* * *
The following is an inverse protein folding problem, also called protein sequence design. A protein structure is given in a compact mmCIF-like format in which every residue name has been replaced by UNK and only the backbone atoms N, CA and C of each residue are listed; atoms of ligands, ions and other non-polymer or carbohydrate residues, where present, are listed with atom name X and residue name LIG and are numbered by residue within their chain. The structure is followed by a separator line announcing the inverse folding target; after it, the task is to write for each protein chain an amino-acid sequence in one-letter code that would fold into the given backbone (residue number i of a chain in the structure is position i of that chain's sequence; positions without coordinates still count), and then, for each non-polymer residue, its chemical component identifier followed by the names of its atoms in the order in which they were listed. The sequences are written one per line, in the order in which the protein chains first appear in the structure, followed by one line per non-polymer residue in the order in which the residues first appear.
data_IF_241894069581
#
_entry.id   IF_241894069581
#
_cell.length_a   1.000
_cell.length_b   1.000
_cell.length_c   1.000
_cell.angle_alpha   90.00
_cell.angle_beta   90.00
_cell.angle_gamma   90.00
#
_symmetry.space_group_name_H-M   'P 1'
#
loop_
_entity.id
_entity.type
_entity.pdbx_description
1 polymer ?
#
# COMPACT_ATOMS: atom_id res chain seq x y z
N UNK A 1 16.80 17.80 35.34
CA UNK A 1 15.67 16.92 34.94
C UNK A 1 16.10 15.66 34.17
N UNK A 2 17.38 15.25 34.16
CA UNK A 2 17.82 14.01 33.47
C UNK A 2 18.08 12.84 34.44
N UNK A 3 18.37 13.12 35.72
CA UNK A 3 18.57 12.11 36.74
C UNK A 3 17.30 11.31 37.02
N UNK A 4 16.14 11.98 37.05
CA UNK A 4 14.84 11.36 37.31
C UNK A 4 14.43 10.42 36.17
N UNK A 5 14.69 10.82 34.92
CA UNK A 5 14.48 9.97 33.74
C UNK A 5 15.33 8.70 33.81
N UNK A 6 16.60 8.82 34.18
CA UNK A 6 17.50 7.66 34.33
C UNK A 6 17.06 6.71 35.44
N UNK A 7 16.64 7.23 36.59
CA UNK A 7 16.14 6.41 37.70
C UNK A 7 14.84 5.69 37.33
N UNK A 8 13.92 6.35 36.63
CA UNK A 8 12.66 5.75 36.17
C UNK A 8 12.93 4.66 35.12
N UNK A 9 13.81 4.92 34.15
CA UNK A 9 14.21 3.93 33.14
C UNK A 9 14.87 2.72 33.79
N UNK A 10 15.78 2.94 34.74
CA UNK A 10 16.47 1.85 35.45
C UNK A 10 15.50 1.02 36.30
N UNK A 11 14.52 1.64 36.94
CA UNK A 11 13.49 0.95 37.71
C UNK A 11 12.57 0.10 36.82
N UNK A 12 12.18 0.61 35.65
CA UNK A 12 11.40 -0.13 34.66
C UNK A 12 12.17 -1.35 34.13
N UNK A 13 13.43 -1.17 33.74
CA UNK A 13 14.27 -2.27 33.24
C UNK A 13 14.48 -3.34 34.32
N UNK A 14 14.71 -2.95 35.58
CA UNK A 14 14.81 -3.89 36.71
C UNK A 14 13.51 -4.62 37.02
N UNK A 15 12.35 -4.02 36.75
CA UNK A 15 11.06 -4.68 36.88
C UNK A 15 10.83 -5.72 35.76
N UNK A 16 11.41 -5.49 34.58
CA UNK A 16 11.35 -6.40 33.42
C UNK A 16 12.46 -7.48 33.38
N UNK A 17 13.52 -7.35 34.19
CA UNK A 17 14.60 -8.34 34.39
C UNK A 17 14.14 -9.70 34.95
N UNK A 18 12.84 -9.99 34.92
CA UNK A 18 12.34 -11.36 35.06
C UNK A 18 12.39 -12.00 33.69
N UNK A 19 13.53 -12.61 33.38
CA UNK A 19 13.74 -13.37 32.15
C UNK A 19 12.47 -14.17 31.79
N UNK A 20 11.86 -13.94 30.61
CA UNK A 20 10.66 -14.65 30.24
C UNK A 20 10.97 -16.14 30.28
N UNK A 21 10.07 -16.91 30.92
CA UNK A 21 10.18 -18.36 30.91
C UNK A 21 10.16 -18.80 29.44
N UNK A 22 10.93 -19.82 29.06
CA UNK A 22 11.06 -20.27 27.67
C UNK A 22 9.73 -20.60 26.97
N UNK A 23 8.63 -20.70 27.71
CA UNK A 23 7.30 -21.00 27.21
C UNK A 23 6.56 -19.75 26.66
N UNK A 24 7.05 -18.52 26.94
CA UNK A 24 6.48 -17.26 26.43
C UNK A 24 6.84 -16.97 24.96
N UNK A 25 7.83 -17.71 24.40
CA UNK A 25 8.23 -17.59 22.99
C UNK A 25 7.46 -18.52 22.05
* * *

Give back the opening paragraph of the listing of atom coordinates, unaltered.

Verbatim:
The following is an inverse protein folding problem, also called protein sequence design. A protein structure is given in a compact mmCIF-like format in which every residue name has been replaced by UNK and only the backbone atoms N, CA and C of each residue are listed; atoms of ligands, ions and other non-polymer or carbohydrate residues, where present, are listed with atom name X and residue name LIG and are numbered by residue within their chain. The structure is followed by a separator line announcing the inverse folding target; after it, the task is to write for each protein chain an amino-acid sequence in one-letter code that would fold into the given backbone (residue number i of a chain in the structure is position i of that chain's sequence; positions without coordinates still count), and then, for each non-polymer residue, its chemical component identifier followed by the names of its atoms in the order in which they were listed. The sequences are written one per line, in the order in which the protein chains first appear in the structure, followed by one line per non-polymer residue in the order in which the residues first appear.